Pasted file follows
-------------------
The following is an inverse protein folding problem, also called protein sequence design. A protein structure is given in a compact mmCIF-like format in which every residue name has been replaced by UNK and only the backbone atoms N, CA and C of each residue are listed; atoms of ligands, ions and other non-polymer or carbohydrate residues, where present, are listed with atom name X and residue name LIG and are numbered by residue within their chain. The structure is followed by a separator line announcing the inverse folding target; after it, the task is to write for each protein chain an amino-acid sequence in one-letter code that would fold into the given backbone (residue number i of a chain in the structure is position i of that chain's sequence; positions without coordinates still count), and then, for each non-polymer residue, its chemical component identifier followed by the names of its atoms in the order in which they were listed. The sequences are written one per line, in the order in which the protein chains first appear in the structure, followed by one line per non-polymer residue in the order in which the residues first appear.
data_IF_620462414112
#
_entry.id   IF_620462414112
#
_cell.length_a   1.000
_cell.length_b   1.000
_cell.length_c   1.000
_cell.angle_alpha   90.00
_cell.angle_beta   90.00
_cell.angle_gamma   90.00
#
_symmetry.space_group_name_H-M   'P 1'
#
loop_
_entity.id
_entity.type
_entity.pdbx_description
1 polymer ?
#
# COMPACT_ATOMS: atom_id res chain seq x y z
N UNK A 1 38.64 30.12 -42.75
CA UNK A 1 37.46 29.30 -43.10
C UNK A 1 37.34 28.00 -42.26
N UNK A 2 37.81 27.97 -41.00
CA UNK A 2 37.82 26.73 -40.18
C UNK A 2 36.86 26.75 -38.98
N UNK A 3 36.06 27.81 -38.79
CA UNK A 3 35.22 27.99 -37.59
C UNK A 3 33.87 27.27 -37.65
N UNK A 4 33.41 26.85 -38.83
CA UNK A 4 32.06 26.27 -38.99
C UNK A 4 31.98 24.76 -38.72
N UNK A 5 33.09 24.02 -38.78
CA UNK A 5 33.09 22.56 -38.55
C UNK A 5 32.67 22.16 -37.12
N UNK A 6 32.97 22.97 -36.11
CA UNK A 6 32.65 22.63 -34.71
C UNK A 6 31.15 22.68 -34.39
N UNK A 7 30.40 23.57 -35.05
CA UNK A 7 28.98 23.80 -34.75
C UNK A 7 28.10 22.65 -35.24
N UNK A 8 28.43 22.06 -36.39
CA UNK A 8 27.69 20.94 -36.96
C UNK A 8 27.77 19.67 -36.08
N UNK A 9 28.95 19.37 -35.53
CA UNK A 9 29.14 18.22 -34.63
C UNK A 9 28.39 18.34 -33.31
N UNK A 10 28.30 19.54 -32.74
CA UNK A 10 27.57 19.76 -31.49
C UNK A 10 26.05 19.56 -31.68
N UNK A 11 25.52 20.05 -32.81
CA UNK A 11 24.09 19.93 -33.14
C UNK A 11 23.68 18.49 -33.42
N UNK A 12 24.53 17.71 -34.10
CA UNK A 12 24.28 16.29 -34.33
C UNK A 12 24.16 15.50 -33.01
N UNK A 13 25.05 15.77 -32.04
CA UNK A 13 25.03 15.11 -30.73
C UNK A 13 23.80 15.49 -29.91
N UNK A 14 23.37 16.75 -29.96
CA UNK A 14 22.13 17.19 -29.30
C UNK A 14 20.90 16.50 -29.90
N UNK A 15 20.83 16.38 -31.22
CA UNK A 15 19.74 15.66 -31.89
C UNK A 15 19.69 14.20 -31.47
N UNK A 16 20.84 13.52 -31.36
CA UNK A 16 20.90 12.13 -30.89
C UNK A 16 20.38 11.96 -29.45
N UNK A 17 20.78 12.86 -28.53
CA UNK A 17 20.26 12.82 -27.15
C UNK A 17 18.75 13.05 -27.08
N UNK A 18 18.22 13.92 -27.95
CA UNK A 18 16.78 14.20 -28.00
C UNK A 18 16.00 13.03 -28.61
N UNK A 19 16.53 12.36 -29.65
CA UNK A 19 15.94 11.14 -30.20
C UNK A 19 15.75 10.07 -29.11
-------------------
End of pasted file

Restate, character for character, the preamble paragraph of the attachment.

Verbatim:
The following is an inverse protein folding problem, also called protein sequence design. A protein structure is given in a compact mmCIF-like format in which every residue name has been replaced by UNK and only the backbone atoms N, CA and C of each residue are listed; atoms of ligands, ions and other non-polymer or carbohydrate residues, where present, are listed with atom name X and residue name LIG and are numbered by residue within their chain. The structure is followed by a separator line announcing the inverse folding target; after it, the task is to write for each protein chain an amino-acid sequence in one-letter code that would fold into the given backbone (residue number i of a chain in the structure is position i of that chain's sequence; positions without coordinates still count), and then, for each non-polymer residue, its chemical component identifier followed by the names of its atoms in the order in which they were listed. The sequences are written one per line, in the order in which the protein chains first appear in the structure, followed by one line per non-polymer residue in the order in which the residues first appear.